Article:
LIHUE — Attention, no diving!
And no swimming for that matter, it’s a health concern at this point.
Mokihana Aquatics canceled swim practice at the Kauai High School pool Tuesday because the water was too warm.
Keison Haraguchi, entering the program just a couple of months ago, looked at his mother, quizzically.
How can swimming be canceled when it was so hot?
Because the water was too hot, too, and it could be risky to exert oneself.
Just earlier, Mokihana Aquatics coach Orlando “O” Anaya had just completed a Learn to Swim class with young swimmers who relished the aquatic experience, a respite from the unrelenting afternoon sun and stagnant wind.
“I know you want to swim,” the swimmer’s mom, Natalie, said. “But there’s nothing we can do until the water gets down in temperature. We gotta do what we gotta do.”
Anaya said the cut-off temperature for Learn to Swim is 92 degrees. The safety cut-off temperature for practice is 87 degrees, and for a meet, 82.5 degrees.
Tuesday’s pool reading came in at 88 degrees, a degree higher than the safety cut-off, Anaya said.
“Monday’s temperature was 87 degrees and swimmers were complaining about cramping,” Anaya said. “The temperature went up one degree overnight and after yesterday, there is no practice today. It started Friday when the temperature was 82 degrees. By Monday, it had gone up five degrees.”
Anaya said swimming in water that’s too warm can be dangerous — even fatal when Fran Crippen, one of America’s top ocean swimmers, died in 2010 in the United Arab Emirates during a 10K race where he expressed concern about the 100-degree outside temperature and 87-degree water temperature.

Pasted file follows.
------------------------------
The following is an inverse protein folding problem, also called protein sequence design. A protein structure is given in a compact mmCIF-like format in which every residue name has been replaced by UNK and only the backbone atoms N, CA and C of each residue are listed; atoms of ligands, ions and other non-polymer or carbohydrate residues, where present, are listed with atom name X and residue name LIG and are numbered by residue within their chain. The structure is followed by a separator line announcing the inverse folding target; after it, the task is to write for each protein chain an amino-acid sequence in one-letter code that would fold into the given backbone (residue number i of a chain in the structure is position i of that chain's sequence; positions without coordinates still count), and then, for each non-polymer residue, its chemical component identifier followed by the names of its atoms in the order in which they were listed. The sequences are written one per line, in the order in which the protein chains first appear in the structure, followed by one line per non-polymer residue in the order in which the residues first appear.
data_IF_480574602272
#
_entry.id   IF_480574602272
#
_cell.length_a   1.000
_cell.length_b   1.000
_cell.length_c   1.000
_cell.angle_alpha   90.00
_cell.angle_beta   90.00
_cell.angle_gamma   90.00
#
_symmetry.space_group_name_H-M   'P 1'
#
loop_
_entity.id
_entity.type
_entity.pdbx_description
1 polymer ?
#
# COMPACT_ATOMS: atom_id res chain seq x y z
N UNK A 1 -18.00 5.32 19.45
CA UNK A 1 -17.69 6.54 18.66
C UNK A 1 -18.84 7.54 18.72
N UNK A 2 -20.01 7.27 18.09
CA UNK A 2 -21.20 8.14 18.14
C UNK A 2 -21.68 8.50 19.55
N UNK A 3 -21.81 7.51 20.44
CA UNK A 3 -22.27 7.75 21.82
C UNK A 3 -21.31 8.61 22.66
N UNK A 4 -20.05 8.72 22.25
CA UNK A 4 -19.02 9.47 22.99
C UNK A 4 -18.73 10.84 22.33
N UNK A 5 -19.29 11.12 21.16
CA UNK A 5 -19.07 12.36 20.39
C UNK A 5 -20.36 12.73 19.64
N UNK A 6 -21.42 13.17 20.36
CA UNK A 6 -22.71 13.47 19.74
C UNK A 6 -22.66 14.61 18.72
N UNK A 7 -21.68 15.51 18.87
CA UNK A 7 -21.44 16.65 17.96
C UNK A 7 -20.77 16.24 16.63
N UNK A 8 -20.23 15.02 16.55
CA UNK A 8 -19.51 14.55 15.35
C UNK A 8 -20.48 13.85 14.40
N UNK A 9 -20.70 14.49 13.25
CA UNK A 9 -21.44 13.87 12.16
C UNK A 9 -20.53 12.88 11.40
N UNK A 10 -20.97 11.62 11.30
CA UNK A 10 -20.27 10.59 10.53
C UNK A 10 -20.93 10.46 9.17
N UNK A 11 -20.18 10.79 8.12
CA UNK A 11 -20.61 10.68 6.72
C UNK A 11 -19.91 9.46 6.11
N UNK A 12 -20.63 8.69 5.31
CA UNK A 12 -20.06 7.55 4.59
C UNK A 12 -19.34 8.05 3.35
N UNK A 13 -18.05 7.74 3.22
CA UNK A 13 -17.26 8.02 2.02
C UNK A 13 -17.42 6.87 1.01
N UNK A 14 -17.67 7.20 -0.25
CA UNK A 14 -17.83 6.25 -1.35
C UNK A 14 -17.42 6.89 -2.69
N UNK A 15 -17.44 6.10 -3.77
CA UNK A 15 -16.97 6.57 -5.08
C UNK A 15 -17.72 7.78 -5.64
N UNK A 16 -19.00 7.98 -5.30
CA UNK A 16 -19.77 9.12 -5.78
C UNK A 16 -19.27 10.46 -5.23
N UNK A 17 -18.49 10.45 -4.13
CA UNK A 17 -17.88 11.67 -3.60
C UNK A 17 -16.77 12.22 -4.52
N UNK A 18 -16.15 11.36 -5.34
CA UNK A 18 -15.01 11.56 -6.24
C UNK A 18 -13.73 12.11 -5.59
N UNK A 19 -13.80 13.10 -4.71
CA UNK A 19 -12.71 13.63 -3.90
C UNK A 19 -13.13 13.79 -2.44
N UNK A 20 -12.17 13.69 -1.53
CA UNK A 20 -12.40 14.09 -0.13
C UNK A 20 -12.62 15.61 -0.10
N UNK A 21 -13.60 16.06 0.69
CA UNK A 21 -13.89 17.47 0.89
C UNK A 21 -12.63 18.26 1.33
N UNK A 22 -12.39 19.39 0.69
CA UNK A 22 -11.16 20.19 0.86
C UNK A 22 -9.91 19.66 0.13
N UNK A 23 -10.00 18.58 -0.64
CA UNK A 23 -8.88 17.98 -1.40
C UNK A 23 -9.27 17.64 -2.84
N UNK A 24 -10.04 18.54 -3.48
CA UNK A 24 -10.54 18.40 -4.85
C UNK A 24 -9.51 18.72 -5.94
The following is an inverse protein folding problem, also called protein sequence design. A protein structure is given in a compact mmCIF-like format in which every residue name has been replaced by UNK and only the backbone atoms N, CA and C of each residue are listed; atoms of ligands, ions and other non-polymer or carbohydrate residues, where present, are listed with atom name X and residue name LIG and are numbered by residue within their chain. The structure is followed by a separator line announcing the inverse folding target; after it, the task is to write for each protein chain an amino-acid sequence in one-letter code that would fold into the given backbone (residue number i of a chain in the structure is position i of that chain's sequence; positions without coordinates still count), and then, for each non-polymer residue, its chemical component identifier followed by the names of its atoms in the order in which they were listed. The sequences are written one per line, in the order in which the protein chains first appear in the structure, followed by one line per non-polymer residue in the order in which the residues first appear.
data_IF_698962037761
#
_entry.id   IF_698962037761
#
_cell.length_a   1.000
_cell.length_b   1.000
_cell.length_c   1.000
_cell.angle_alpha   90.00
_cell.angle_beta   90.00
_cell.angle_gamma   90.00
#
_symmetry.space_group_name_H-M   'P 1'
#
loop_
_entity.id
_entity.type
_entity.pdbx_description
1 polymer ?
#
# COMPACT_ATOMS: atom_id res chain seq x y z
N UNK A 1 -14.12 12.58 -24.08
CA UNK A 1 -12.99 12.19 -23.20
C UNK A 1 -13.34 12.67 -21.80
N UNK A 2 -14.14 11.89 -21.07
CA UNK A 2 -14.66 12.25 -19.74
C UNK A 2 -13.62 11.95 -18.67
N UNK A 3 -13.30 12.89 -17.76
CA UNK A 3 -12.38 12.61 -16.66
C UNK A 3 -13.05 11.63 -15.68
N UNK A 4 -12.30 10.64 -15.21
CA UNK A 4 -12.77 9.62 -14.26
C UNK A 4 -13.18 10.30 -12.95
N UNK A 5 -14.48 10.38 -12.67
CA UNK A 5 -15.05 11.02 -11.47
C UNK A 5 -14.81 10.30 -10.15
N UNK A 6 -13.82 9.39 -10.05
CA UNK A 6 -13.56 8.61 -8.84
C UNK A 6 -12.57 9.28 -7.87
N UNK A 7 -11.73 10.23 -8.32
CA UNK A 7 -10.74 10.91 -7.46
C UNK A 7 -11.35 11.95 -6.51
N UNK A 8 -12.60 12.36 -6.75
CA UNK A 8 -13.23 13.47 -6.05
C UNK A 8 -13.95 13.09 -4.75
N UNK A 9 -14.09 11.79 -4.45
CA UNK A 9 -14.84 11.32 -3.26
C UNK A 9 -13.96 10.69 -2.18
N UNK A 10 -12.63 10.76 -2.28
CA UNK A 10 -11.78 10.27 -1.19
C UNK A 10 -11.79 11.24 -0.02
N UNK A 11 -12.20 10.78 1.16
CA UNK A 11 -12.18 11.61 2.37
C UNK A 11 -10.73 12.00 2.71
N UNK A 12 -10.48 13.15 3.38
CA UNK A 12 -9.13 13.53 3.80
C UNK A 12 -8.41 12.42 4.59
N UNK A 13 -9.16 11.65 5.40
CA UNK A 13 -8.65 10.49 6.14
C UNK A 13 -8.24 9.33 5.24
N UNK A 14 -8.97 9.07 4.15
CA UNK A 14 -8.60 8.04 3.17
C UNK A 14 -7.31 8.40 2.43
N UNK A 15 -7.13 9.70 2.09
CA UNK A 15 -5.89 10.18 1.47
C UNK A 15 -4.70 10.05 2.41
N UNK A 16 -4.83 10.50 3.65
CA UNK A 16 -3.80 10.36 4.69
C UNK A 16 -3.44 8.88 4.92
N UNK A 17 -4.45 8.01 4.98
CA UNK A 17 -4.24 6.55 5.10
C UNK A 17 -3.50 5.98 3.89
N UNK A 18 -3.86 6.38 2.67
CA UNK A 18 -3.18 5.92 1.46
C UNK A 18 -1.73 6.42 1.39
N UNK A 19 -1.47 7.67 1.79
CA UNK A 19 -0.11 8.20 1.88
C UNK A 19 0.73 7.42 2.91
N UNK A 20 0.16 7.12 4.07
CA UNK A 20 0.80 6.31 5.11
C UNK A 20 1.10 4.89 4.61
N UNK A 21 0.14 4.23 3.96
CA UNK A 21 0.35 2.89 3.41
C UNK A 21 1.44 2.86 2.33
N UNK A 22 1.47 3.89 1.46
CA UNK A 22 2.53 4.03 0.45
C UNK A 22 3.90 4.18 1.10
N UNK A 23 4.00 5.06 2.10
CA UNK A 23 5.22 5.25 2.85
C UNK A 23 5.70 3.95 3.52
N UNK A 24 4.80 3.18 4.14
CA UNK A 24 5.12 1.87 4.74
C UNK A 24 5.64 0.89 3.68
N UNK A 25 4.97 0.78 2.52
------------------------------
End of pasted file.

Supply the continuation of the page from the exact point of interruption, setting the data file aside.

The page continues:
“We used to say that our maximum pool temperature would be 89 degrees,” Anaya said. “But our directors have told me to set our maximum temperature level at 87 degrees. I am glad I followed our directors’ decision. It’s about safety first.”
The coach explained that swimming in warm water literally “sucks the heat out of the body.”
Heat cramps are followed by heat exhaustion, followed by heat stroke.
To alleviate the too-warm water, Anaya called on swim parents for ice.
And parents obliged, dumping ice by the cooler into the pool.
“Yes, ice, as in igloos, as in Eskimos, as in ice,” Anaya said. “We risk canceling practices this week, and the timed trials this weekend if the temperature cannot be lowered. I am the USA Swimming Safety coordinator for Kauai and cannot bend the rules. In fact, it is my job to enforce the rules.”
Anaya explained to some of the parents that Mokihana Aquatics goes through this too-warm water experience each year.
“This year, it came so early,” Anaya said. “Normally, we go through this toward the end of July and August. This is just the first week of May and already the water is too warm. I’m wondering what lies ahead for summer.”